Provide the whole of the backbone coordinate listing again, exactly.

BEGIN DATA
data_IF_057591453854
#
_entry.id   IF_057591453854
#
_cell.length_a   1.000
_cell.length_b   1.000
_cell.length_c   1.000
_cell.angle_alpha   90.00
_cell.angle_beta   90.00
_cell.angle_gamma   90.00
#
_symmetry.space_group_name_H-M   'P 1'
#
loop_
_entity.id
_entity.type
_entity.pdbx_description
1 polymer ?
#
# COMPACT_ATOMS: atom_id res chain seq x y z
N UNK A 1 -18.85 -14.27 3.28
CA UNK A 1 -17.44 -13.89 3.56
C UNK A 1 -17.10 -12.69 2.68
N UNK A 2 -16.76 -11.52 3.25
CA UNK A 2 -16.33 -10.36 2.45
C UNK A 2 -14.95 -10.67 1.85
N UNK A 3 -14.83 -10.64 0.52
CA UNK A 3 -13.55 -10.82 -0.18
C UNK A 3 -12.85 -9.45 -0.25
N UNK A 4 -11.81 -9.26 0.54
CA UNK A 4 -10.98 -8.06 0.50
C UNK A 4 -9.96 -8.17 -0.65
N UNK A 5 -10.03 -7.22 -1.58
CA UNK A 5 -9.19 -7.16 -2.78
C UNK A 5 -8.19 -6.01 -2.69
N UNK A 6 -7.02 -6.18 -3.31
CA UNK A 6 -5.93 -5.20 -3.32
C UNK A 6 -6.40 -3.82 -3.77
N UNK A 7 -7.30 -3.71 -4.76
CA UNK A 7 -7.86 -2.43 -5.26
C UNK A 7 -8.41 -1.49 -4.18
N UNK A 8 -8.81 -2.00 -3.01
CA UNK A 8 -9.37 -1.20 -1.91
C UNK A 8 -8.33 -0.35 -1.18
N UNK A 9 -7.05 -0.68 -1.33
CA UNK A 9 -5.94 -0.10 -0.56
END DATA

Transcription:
data_IF_057591453854
#
_entry.id   IF_057591453854
#
_cell.length_a   1.000
_cell.length_b   1.000
_cell.length_c   1.000
_cell.angle_alpha   90.00
_cell.angle_beta   90.00
_cell.angle_gamma   90.00
#
_symmetry.space_group_name_H-M   'P 1'
#
loop_
_entity.id
_entity.type
_entity.pdbx_description
1 polymer ?
#
# COMPACT_ATOMS: atom_id res chain seq x y z
N UNK A 1 -18.85 -14.27 3.28
CA UNK A 1 -17.44 -13.89 3.56
C UNK A 1 -17.10 -12.69 2.68
N UNK A 2 -16.76 -11.52 3.25
CA UNK A 2 -16.33 -10.36 2.45
C UNK A 2 -14.95 -10.67 1.85
N UNK A 3 -14.83 -10.64 0.52
CA UNK A 3 -13.55 -10.82 -0.18
C UNK A 3 -12.85 -9.45 -0.25
N UNK A 4 -11.81 -9.26 0.54
CA UNK A 4 -10.98 -8.06 0.50
C UNK A 4 -9.96 -8.17 -0.65
N UNK A 5 -10.03 -7.22 -1.58
CA UNK A 5 -9.19 -7.16 -2.78
C UNK A 5 -8.19 -6.01 -2.69
N UNK A 6 -7.02 -6.18 -3.31
CA UNK A 6 -5.93 -5.20 -3.32
C UNK A 6 -6.40 -3.82 -3.77
N UNK A 7 -7.30 -3.71 -4.76
CA UNK A 7 -7.86 -2.43 -5.26
C UNK A 7 -8.41 -1.49 -4.18
N UNK A 8 -8.81 -2.00 -3.01
CA UNK A 8 -9.37 -1.20 -1.91
C UNK A 8 -8.33 -0.35 -1.18
N UNK A 9 -7.05 -0.68 -1.33
CA UNK A 9 -5.94 -0.10 -0.56